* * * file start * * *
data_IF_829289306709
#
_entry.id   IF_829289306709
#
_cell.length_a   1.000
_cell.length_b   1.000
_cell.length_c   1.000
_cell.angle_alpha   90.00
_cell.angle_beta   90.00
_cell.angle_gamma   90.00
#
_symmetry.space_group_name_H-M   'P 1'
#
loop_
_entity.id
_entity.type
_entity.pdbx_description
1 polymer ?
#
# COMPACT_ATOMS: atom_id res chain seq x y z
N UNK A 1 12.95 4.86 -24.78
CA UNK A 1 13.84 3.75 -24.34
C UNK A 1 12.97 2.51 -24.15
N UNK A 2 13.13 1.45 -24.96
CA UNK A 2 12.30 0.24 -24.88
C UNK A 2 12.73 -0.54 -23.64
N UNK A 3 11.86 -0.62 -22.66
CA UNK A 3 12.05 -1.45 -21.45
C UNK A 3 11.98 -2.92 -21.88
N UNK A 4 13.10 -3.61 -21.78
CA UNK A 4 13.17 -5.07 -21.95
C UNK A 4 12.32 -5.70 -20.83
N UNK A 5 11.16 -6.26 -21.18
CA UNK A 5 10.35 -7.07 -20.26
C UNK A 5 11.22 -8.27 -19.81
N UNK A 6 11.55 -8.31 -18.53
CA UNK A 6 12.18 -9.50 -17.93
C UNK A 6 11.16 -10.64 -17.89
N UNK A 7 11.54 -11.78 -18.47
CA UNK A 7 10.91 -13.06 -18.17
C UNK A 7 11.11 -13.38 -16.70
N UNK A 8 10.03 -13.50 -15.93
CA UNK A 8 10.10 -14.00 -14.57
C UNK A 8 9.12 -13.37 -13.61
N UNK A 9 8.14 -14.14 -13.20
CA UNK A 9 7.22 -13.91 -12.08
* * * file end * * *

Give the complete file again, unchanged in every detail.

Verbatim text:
data_IF_829289306709
#
_entry.id   IF_829289306709
#
_cell.length_a   1.000
_cell.length_b   1.000
_cell.length_c   1.000
_cell.angle_alpha   90.00
_cell.angle_beta   90.00
_cell.angle_gamma   90.00
#
_symmetry.space_group_name_H-M   'P 1'
#
loop_
_entity.id
_entity.type
_entity.pdbx_description
1 polymer ?
#
# COMPACT_ATOMS: atom_id res chain seq x y z
N UNK A 1 12.95 4.86 -24.78
CA UNK A 1 13.84 3.75 -24.34
C UNK A 1 12.97 2.51 -24.15
N UNK A 2 13.13 1.45 -24.96
CA UNK A 2 12.30 0.24 -24.88
C UNK A 2 12.73 -0.54 -23.64
N UNK A 3 11.86 -0.62 -22.66
CA UNK A 3 12.05 -1.45 -21.45
C UNK A 3 11.98 -2.92 -21.88
N UNK A 4 13.10 -3.61 -21.78
CA UNK A 4 13.17 -5.07 -21.95
C UNK A 4 12.32 -5.70 -20.83
N UNK A 5 11.16 -6.26 -21.18
CA UNK A 5 10.35 -7.07 -20.26
C UNK A 5 11.22 -8.27 -19.81
N UNK A 6 11.55 -8.31 -18.53
CA UNK A 6 12.18 -9.50 -17.93
C UNK A 6 11.16 -10.64 -17.89
N UNK A 7 11.54 -11.78 -18.47
CA UNK A 7 10.91 -13.06 -18.17
C UNK A 7 11.11 -13.38 -16.70
N UNK A 8 10.03 -13.50 -15.93
CA UNK A 8 10.10 -14.00 -14.57
C UNK A 8 9.12 -13.37 -13.61
N UNK A 9 8.14 -14.14 -13.20
CA UNK A 9 7.22 -13.91 -12.08